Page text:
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A lot has been said about national security when it comes to Jammu and Kashmir, but very little news comes out when it comes to environmental security.
Jammu and Kashmir, being an eco-sensitive zone and a Himalayan state, has huge environmental issues which are rather overlooked.
I recently visited Jammu's Raika forest. Forty hectares of land inside this forest has been approved for the construction of the new Jammu and Kashmir High Court complex. This forest houses over 150 species of plants and animals.
"Jammu city has one of the best (environmental) lungs. One being Bahu Rakh, which was originally 60 sq km, in which part of Raika also exists. On the western side, we have Ramnagar Rakh, where the present high court is situated. Both of these areas were around 100 sq km of forest area. It was a great environment."Bhushan Parimoo, Environmentalist
Parimoo further added, "We had forests and wildlife co-existing here. Water was also getting regulated. But due to lack of environmental concern Bahu Rakh is now only 16 sq km, where Raika is. From 60 sq km, it’s been reduced to just 6 sq km now. Similarly, Ramnagar Rakh has been reduced to 5-7 sq km from 30 sq km. Both these (environmental) lungs have been chopped off. I mean, I am unable to understand (the need for a new one, when) we already have a good high court complex. It has everything. Now, J&K is a Union Territory and not even a big state. Compare this with the current Srinagar High Court. That one is small and inside the city. One fine morning, somebody had a dream to acquire 813 Kanal (around 40 hectare) land (to build a court complex)."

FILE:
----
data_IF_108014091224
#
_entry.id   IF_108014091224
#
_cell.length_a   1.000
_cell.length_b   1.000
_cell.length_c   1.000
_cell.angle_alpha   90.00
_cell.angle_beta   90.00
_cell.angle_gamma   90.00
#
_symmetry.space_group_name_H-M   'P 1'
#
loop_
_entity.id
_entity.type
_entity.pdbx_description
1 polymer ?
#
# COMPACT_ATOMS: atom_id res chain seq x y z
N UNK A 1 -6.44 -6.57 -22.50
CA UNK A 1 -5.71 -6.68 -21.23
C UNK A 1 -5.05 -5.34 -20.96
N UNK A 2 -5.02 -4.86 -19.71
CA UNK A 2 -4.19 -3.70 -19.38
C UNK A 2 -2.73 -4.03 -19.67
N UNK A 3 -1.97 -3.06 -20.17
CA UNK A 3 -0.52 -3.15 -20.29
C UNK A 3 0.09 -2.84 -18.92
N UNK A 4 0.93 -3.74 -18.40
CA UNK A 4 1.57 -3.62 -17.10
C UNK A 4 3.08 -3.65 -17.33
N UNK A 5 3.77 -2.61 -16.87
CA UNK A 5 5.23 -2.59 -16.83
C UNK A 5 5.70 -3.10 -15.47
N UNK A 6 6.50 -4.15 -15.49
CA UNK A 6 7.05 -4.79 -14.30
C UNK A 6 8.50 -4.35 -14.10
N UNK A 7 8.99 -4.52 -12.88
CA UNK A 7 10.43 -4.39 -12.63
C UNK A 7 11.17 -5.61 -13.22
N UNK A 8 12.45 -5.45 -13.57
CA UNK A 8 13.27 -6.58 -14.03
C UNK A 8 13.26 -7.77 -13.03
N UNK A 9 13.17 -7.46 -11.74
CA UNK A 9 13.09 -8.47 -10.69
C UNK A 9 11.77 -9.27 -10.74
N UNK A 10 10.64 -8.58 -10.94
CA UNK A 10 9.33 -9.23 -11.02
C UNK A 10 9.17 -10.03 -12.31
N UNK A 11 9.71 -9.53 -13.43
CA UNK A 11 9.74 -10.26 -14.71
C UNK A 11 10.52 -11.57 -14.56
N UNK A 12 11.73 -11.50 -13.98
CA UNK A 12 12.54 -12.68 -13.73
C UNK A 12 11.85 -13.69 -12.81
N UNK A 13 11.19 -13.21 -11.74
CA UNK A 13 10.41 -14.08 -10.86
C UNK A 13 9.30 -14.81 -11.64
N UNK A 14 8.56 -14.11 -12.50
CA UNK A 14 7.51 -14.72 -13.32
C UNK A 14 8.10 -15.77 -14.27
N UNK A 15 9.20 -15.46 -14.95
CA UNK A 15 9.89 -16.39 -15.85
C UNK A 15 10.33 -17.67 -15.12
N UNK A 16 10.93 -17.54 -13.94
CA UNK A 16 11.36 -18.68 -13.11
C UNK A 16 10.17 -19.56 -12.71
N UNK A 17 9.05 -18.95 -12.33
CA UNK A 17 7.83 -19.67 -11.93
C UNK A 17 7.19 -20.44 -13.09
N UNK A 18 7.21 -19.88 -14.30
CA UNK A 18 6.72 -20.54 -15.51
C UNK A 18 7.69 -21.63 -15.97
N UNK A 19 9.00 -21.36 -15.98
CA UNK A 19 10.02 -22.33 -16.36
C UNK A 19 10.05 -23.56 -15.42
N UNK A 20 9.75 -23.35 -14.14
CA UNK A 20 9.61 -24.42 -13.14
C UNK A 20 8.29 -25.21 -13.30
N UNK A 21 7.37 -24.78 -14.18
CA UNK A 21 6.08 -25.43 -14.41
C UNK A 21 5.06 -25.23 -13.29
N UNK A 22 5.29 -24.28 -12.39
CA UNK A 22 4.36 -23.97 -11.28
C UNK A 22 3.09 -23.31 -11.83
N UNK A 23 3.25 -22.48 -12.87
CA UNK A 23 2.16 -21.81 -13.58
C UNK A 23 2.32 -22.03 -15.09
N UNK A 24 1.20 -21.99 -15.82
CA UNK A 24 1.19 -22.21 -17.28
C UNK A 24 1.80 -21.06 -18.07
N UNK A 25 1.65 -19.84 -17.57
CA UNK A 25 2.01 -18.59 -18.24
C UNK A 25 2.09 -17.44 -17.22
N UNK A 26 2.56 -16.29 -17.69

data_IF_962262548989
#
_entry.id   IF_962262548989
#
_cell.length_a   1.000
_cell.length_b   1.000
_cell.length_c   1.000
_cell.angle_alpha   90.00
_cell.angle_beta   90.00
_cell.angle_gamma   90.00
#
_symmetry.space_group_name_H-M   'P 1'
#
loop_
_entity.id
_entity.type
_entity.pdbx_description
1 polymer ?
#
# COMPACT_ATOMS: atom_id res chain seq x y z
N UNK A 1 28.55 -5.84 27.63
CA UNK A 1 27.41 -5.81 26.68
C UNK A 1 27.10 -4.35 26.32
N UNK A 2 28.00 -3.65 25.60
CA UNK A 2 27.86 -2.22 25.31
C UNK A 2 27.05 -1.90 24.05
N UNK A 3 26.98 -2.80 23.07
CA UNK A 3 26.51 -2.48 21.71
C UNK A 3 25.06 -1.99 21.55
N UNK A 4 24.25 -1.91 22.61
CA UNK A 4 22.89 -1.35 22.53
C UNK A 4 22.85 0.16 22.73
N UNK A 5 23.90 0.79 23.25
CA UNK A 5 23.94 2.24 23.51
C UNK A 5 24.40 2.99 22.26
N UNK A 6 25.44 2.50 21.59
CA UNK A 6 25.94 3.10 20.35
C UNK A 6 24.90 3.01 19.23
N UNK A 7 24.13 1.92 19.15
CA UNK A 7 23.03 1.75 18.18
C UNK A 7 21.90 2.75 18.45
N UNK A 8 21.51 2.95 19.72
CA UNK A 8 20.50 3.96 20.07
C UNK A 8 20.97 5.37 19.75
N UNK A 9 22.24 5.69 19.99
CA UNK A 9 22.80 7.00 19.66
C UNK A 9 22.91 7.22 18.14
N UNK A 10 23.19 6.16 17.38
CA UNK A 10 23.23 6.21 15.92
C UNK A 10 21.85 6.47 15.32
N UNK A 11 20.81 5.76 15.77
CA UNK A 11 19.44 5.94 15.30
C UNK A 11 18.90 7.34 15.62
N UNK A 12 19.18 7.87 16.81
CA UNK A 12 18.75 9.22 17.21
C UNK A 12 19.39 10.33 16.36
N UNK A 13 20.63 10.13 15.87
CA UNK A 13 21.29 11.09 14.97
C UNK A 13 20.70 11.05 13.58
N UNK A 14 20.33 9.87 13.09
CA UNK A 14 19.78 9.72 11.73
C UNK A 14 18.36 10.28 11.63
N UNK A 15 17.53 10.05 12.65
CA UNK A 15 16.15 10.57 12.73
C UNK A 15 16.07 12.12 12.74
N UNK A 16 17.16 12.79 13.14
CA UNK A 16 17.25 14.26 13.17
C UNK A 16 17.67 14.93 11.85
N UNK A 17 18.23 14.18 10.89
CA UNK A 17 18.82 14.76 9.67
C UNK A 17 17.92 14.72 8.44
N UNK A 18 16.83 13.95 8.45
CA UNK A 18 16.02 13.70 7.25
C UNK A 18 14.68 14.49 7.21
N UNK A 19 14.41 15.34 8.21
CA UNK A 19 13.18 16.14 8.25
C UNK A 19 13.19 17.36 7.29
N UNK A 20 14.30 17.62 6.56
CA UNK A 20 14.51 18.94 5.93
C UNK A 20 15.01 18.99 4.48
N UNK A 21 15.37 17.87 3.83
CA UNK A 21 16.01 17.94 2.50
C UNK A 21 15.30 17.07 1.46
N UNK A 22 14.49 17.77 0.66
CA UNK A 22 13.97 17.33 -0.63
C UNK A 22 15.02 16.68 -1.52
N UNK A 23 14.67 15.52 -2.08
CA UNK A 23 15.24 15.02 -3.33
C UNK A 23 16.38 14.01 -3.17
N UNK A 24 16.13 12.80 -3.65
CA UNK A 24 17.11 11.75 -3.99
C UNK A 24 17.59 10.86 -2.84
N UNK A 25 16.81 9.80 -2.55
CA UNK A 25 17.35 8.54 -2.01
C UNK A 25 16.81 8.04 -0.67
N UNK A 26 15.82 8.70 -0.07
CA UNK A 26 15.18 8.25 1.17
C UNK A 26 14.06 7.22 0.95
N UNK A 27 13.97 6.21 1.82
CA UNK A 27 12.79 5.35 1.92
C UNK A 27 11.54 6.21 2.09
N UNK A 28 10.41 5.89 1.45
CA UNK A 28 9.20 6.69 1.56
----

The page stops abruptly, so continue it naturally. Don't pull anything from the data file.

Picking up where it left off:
The high court in its letter to the government cited the decrepit state of the building, awkward design, lack of space among other reasons for the allotment of land for expansion.
Environmental Damage, a Cause of Concern For Tribals
Residents and locals are concerned and worried about the damage it would cause to the environment and livelihood.
"It’s been said that our land has been acquired for the court complex. Nobody has told us anything. Neither the district collector, nor the tehsildar is talking about this with us. One day, they were marking our trees and then we got to know why they were numbering our trees."Ghulam Mohammad, Resident
What's even more concerning for residents living there is that they've been living in those areas for decades now and suddenly they've been asked to move.
"We have been living here for 5 to 6 generations, the documents of which we can show to you too. They (authorities) visited the area. They are saying there is a traffic problem there, so they need to shift the high court. On paper, they have shown only 22 families living in the area but, in reality, there are 60-65 families living here."Jamat Ali, Resident
Radha, a resident of the same place says that the court should not be made there because it requires cutting down of trees. She adds, "We are not nomads who spend six months at one place and six at another place. We stay here only. Where will we go?"
"They have said that 38,000 trees would be cut. But there are around 1-1.5 lakh trees that would be cut. These 38,000 trees are only the ones on our farms. The ones in the forest are not being talked about. We don’t have employment here. We are dependent on our cattle for our livelihood."Jamat Ali, Resident
Despite these concerns, the project currently has legal sanction. In January 2020, the petition that was filed in National Green Tribunal against the move was dismissed on the grounds that legal process for the approval of forest land development has been followed.
(The author is an environmental activist. All 'My Report' branded stories are submitted by citizen journalists to The Quint. Though The Quint inquires into the claims/allegations from all parties before publishing, the report and the views expressed above are the citizen journalist's own. The Quint neither endorses, nor is responsible for the same.)